WHICH IS A BETTER option — Plot or Flat?
Investing money in a property is not an easy task. Not only does one need to find a safe avenue, but also think about what to buy–an apartment or a built-up house, or a plot. The decision depends on your needs, lifestyle preferences, and other aspects like taxation and bank loan.
While investing in plots or land means building a house as per one’s own requirements and approved layout, a flat is a multi-floored construction with no freedom to change the construction layout and size.
In a plotted development, you are responsible for the construction and security of the built-up house, whereas, in an apartment, there is the benefit of security, location, and accessibility.
So which one is a better option–plot or flat?
While buying a plot, one has to plan construction on an approved layout and hire an architect or a contractor to execute it. Apart from supervising the construction, arranging finances and dealing with local bodies and contractors, it involves a lot of legwork over little things.
But, when you buy an apartment, the developer is in charge and gives possession upon the completion of the flat. One only has to worry about furnishing the house and not the actual construction.
Moreover, a flat comes with basic amenities like power back-up, water, maintenance, and security and some added amenities like a clubhouse, swimming pool, etc.
If you decide to buy a plot and build a house on it, you will certainly have to make all arrangements on your own. This makes buying a flat a good proposition.
While it may take some months or even years to get the possession of an apartment, plots are usually ready for possession. If your choice of plot is part of a township, you are likely to get possession of the plot earlier than a flat.
Experts say that plots appreciate faster than apartments. This is mainly because plots are less in supply in the market. Age does not affect your investment in plots, as it does in the case of apartments. Appreciation depends on the location and proximity to big infrastructure projects. Also, during stable market conditions, the worth of a plot rises with time.
As developing a plot is easier, it has more takers, therefore, it is easy to exit your investment when you want to.
“If you are looking for a regular yield, going for an asset like commercial, office, retail, etc, would be useful. If you wish to use it as a store of value, then it boils down to your outlook. If you have a long-term outlook, buying a piece of land is worth considering; for shorter terms, go for a relatively small apartment unit,” Kalyan Chakrabarti, managing director of Red Fort Capital, says.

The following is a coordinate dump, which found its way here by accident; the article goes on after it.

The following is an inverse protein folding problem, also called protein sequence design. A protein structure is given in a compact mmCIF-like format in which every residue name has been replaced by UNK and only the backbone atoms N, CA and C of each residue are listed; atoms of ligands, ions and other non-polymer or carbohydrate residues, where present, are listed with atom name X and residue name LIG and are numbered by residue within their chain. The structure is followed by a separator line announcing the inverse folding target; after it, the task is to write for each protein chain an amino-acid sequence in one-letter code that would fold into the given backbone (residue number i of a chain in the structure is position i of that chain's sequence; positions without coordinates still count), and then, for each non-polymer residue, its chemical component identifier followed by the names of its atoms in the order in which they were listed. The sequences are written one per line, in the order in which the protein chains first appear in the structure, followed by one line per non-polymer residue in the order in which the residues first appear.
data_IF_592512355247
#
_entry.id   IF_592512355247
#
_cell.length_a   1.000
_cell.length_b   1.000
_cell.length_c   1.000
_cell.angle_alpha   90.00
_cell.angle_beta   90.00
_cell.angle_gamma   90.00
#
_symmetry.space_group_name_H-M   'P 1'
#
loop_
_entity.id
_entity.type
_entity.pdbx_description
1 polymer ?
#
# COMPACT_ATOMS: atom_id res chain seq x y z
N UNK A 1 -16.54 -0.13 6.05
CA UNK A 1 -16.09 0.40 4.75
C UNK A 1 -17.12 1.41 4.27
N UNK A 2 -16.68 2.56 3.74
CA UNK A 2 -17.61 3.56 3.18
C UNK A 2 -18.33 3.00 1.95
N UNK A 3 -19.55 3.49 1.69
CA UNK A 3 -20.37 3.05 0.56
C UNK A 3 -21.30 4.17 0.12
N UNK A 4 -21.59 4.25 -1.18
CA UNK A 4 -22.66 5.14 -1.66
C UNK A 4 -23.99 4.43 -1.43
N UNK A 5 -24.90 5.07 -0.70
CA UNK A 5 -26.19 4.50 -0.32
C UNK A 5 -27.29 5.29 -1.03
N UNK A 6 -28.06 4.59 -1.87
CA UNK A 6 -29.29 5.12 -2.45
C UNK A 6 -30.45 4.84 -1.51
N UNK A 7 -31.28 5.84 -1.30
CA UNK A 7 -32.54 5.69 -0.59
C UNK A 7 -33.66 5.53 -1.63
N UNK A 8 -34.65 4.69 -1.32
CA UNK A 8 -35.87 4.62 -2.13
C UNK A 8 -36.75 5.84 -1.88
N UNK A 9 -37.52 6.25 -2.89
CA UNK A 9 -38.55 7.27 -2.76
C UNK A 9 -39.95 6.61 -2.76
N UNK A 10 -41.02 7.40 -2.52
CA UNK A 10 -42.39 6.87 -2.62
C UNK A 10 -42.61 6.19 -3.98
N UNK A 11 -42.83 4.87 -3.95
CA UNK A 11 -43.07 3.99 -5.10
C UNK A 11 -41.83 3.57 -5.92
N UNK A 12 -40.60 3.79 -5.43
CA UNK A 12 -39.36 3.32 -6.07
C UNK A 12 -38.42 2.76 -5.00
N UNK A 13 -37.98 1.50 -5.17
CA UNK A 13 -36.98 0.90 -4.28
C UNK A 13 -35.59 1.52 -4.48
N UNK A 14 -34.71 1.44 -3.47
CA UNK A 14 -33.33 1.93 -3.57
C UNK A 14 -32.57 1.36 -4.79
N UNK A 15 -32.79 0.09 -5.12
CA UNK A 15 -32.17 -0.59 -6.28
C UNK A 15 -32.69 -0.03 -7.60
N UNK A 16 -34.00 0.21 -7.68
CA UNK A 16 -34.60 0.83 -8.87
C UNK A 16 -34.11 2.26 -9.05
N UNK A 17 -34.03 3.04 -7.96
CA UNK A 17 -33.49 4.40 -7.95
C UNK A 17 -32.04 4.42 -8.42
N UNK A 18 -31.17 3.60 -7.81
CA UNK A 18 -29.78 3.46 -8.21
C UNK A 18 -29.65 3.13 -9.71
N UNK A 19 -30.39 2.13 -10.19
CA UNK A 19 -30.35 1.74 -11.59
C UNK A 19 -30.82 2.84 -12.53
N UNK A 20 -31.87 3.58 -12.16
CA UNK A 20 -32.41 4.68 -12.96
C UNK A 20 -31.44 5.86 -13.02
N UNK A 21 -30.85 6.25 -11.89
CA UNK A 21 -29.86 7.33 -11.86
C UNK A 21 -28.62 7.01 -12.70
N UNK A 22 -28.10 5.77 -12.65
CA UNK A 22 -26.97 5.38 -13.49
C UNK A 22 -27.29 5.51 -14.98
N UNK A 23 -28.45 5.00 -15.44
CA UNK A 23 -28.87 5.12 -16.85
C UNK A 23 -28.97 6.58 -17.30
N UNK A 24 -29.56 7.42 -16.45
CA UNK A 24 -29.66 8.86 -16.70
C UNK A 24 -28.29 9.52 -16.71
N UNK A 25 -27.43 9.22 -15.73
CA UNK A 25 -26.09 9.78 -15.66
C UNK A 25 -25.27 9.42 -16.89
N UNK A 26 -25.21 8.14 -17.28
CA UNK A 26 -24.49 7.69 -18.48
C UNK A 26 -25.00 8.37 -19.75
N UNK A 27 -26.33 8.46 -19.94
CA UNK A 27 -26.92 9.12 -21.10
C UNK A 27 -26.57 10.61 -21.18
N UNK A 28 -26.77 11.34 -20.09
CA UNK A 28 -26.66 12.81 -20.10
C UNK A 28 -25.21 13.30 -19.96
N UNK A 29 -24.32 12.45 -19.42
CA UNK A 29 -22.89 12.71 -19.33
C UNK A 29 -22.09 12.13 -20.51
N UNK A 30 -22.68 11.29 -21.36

Location, surrounding infrastructure, and the quality of neighborhood push up the value of apartments, as they do for plots too.
Tax treatment for plots and flat is different. When you take a home loan to buy an apartment or a builder floor, the monthly loan repayment allows you to save tax.
“You can also avail of a deduction of up to Rs 1.5 lakh in a financial year for the interest you have paid on the loan. Also, Rs 1 lakh deduction can be claimed for repayment of the principal. In the case of plots, tax deduction on interest is allowed only from the time the construction is completed,” Kunj Kaushal, a chartered accountant based in Delhi, says.
If earning a regular rental income is on your mind, you must invest in a built-up flat. An apartment can be rented out to fetch you some income, whenever you want, which is not possible in the case of plots.
There is no income from plots till the time you construct upon it. “Today’s market is driven by end users. A Thinkstock project located in a developing area or in a gated community and, one which has been approved by local authorities, is a safe and profitable investment,” Ramesh Menon, founder of Certes Realty, an investment advisory enterprise, said.
A buyer can raise finance to buy a plot or land, but there are some conditions.
“You can only get a loan for buying a residential plot if the land has been approved by the local authority. We allow 80% Loan-to-Value (LTV), but in the case of resale land, only about 50% of LTV is allowed,” Nitin Singhal, relationship officer at PNB Housing Finance Ltd, said.
“In the case of a home loan, a buyer can get nearly 80-85% funding. Moreover, the maximum loan tenure for a land loan is 15 years, but, for a home loan, it can even go up to 30 years,” Singhal said.